Patriots expect the unexpected from Rob Ryan


Patriots expect the unexpected from Rob Ryan

By A. Sherrod Blakely

If you see the New England Patriots run a lot of the same stuff offensively as they did against the New York Jets, well, there will be a reason for that.

The defense that the Dallas Cowboys will throw on the field Sunday against the Patriots, literally came from the same gene pool as what the Pats saw in last Sunday's 30-21 win over the New York Jets.

Cowboys defensive coordinator Rob Ryan is the twin brother of Jets head coach Rex Ryan who like his twin, is very much a defensive-minded coach.

"There's definitely some carryover," said Patriots head coach Bill Belichick.

Figuring out how much of that has carried over and how much will be unique to Rob Ryan, will be among the many challenges facing the Patriots and offensive coordinator Bill O'Brien.

In preparing for Sunday's game, O'Brien is aware that his players will see some familiar schemes against the Cowboys.

"Obviously, with them being brothers, they talk and there's a little bit of similarity," O'Brien said. "But I would say Rob is his own guy."

Clearly Rex Ryan is the more recognizable Ryan brother, in part because of what he says and how his teams have played defensively.

But Rob Ryan, to his credit, is no slouch either.

The Cowboys come into Sunday's game ranked fourth in the NFL in total defense (291.8 yards allowed per game), and feature one of the league's top linebackers in DeMarcus Ware, a seven year veteran who is among O'Brien's biggest concerns heading into Sunday's matchup.

This season, Ware has 12 tackles and five sacks, which is tied for fourth in the NFL.

"He's definitely a guy that can affect a game," O'Brien said. "He's having a real good year. Rob Ryan and his staff, they do a great job of moving him around so you can't really get a beat on where he is."

Which is exactly what we have come to expect from the Ryan brothers.

Collins, Hightower mum on contract talks


Collins, Hightower mum on contract talks

FOXBORO – A fleet of Patriots have expiring contracts after this season but Dont'a Hightower and Jamie Collins are the two most prominent on that list.

With the sport being the way it is – a nearly 100-percent casualty rate every season – it’s never comfortable for a player to enter a contract year without knowing his long-term future. And it’s especially uncomfortable for players whose first contracts are expiring because the second NFL contract is usually the bonanza.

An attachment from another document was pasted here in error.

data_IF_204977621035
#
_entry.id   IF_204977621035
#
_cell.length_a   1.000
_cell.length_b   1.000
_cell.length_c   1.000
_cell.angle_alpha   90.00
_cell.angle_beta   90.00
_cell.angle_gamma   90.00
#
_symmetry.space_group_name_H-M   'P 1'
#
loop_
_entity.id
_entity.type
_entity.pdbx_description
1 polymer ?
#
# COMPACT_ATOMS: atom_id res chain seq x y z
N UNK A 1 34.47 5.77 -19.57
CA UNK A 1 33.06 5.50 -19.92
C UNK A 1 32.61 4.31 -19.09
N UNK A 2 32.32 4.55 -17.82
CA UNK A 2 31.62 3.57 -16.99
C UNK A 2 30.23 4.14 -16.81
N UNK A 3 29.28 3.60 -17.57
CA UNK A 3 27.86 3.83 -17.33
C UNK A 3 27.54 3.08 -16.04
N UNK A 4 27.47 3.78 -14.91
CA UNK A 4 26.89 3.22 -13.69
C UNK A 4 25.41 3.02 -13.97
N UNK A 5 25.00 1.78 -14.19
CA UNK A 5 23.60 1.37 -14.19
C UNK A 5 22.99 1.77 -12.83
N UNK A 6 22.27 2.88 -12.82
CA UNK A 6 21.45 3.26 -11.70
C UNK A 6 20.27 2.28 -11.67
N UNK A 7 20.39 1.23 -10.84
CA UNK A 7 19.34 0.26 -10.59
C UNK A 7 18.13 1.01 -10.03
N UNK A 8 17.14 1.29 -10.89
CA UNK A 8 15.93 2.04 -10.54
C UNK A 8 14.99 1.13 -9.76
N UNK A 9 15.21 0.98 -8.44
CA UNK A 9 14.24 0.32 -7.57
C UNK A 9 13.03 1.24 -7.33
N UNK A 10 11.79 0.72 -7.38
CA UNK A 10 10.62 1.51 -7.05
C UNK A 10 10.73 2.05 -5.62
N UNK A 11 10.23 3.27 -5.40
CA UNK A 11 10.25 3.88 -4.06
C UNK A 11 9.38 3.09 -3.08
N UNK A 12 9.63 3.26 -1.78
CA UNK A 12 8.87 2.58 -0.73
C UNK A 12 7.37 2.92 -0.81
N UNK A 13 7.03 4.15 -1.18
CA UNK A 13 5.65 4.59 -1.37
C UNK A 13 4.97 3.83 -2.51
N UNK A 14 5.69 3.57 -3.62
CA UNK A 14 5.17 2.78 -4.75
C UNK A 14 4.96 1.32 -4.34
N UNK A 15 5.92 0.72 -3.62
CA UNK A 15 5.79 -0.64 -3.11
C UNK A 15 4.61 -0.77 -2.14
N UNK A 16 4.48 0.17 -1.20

Both Hightower and Collins can entertain thoughts of contracts worth more than $50M if good fortune sticks with them.

The question as it pertains to both of these players is whether they get contract extensions this summer or whether they go into the year with contract pressure bearing down and ultimately become free agents.

Neither player was very forthcoming after their OTA practice Thursday.

With Collins, that’s often the case. He’s never been expansive with media. It was very uncharacteristic for Hightower to be so clipped in his answers, though.

Every question posed to Hightower was met with a variation of, “I’m just trying to get better.”

Asked about his contract, Hightower replied, “I ain’t got nothing to do with none of that. I’m just out here trying to get better with my teammates.”

When it was pointed out that Hightower does indeed have say on his contract, he answered, “That might be. But there’s a time and place for everything and I’m just out here trying to get better.

“If I get better I feel like that’ll take care of everything else,” he added. “If I get better each and every day that’s all I can ask for.”

Asked whether he’s at all focused on his deal, Collins replied, “No, I come out here and I handle my business and I let the rest speak for itself … My first priority is me. So I’m gonna handle me."

Ravens forfeit one week of OTAs, fined by NFL


Ravens forfeit one week of OTAs, fined by NFL

OWINGS MILLS, Md. -- The Baltimore Ravens have forfeited one week of offseason practices for violating the labor agreement on such workouts.

The NFL also fined the team an undisclosed amount Thursday.

When the Ravens had rookies and first-year players don pads at a minicamp, it was a violation of the CBA rules. The team acknowledged that on Thursday, saying: "We made a mistake and we are sorry for that. We accept the NFL discipline."

Baltimore's June 1-3 voluntary workouts have been scrapped. The team will have OTAs on June 6-9 and a mandatory minicamp June 14-16.

© 2016 by STATS LLC and Associated Press.